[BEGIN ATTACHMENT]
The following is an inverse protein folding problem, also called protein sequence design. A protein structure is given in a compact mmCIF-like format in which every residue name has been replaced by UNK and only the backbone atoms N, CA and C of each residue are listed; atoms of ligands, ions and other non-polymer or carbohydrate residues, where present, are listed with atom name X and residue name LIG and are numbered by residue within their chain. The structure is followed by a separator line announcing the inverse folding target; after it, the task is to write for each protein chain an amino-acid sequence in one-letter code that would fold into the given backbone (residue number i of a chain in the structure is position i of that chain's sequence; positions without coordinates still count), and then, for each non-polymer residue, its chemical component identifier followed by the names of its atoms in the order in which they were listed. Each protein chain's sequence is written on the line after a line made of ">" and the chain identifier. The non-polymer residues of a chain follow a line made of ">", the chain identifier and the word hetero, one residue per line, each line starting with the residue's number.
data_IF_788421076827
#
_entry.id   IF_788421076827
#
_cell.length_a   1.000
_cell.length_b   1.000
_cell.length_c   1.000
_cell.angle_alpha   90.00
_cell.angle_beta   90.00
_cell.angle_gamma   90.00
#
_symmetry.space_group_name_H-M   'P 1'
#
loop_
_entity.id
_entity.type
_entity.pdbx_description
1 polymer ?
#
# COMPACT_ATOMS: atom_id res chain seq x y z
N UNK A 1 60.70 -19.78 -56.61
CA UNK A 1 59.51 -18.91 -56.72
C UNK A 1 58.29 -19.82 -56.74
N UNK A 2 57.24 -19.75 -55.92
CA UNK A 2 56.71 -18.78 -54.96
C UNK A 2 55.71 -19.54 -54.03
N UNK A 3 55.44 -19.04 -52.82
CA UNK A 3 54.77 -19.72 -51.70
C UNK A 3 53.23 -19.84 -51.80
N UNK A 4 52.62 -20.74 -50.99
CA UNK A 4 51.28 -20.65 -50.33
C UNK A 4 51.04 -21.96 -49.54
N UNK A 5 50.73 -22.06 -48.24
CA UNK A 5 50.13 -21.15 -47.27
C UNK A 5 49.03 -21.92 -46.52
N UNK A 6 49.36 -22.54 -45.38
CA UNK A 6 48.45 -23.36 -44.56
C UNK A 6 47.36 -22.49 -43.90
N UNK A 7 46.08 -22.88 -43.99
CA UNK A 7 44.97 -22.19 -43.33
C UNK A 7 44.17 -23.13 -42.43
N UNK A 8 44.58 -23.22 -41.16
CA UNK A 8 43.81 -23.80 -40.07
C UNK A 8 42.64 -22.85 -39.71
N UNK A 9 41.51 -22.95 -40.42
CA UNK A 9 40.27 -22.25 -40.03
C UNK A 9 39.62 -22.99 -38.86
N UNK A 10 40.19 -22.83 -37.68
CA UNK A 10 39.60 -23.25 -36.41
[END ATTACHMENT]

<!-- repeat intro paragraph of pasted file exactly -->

The following is an inverse protein folding problem, also called protein sequence design. A protein structure is given in a compact mmCIF-like format in which every residue name has been replaced by UNK and only the backbone atoms N, CA and C of each residue are listed; atoms of ligands, ions and other non-polymer or carbohydrate residues, where present, are listed with atom name X and residue name LIG and are numbered by residue within their chain. The structure is followed by a separator line announcing the inverse folding target; after it, the task is to write for each protein chain an amino-acid sequence in one-letter code that would fold into the given backbone (residue number i of a chain in the structure is position i of that chain's sequence; positions without coordinates still count), and then, for each non-polymer residue, its chemical component identifier followed by the names of its atoms in the order in which they were listed. Each protein chain's sequence is written on the line after a line made of ">" and the chain identifier. The non-polymer residues of a chain follow a line made of ">", the chain identifier and the word hetero, one residue per line, each line starting with the residue's number.